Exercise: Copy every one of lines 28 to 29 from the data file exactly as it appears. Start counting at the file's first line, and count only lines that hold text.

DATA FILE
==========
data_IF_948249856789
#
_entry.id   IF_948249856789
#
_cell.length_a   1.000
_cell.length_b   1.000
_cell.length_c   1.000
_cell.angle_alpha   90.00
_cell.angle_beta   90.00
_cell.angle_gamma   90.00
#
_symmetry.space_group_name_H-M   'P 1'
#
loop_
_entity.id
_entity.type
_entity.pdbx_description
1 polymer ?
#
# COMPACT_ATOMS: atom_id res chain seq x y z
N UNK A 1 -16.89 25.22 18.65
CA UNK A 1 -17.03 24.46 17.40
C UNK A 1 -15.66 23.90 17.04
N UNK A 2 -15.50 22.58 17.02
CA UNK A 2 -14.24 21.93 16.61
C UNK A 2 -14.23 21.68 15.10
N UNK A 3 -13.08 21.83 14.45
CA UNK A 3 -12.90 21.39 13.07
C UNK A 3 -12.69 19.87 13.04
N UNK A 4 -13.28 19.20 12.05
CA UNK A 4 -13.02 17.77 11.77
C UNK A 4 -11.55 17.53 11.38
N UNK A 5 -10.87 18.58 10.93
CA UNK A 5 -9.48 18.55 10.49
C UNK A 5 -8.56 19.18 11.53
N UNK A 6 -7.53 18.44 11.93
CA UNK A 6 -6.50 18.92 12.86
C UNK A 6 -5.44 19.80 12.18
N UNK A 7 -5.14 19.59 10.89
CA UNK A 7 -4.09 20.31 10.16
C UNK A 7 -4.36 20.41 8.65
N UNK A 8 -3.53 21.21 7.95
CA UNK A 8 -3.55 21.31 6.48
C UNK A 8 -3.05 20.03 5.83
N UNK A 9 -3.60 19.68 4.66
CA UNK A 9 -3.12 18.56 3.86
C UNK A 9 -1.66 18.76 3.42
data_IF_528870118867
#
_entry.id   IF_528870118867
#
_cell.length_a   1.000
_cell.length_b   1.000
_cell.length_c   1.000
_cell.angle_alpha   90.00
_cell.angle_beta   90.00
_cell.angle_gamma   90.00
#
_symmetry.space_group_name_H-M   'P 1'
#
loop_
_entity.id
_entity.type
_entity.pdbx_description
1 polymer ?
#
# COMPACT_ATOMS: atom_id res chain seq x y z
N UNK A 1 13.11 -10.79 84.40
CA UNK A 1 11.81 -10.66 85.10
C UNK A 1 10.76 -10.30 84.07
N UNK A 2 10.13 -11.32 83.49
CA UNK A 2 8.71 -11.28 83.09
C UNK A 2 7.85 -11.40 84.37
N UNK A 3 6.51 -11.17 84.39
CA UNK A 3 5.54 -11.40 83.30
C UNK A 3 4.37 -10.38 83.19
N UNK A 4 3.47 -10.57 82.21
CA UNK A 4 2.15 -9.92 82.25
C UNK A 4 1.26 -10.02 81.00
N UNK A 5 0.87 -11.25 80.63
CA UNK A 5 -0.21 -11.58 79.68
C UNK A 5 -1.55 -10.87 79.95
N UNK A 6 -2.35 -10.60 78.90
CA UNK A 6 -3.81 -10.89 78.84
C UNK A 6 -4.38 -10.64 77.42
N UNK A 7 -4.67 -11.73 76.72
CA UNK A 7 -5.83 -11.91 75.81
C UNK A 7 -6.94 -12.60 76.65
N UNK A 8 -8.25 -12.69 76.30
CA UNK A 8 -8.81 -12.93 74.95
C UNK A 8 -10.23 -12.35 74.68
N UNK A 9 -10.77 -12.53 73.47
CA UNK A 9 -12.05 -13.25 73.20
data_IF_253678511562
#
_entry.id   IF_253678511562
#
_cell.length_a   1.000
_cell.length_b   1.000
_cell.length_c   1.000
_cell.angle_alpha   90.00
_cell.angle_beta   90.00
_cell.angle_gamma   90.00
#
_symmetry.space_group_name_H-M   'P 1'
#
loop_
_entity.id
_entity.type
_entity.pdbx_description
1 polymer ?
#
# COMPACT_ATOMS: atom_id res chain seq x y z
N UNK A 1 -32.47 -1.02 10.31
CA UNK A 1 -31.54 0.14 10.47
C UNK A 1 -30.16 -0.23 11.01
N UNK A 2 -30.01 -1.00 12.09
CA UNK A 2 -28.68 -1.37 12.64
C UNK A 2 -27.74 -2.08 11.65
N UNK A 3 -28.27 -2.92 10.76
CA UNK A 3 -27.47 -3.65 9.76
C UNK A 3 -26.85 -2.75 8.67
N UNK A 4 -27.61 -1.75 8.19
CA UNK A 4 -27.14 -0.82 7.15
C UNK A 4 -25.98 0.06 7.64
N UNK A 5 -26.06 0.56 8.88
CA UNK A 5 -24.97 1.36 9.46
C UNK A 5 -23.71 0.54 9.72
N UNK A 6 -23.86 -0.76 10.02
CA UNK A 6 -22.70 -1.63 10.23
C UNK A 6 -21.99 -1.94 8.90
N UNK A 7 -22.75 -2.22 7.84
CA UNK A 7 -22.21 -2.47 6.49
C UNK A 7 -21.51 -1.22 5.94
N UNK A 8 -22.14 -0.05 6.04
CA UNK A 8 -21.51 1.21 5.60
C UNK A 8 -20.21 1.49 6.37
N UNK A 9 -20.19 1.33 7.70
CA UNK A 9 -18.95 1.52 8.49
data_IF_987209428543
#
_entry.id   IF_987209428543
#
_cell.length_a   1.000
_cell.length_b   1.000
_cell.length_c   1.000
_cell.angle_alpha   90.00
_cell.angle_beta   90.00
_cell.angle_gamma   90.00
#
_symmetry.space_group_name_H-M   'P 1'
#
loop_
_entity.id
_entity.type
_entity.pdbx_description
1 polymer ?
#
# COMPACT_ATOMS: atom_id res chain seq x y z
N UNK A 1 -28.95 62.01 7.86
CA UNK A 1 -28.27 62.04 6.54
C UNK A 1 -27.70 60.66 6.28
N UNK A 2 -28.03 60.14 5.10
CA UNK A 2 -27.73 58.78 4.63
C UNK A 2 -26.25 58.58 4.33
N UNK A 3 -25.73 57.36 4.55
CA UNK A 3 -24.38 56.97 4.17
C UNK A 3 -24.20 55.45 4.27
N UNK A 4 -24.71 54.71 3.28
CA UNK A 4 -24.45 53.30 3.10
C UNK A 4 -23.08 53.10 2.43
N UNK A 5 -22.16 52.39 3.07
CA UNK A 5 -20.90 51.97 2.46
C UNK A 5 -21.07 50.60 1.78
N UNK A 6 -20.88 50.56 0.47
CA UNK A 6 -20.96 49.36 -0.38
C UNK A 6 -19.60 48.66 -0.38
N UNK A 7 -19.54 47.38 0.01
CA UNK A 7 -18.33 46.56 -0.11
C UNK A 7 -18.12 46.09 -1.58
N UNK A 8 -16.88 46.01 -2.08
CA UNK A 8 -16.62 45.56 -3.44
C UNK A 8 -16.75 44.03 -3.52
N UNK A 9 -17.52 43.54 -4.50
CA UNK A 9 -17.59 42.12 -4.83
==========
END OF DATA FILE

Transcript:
CA UNK A 3 -12.90 21.39 13.07
C UNK A 3 -12.69 19.87 13.04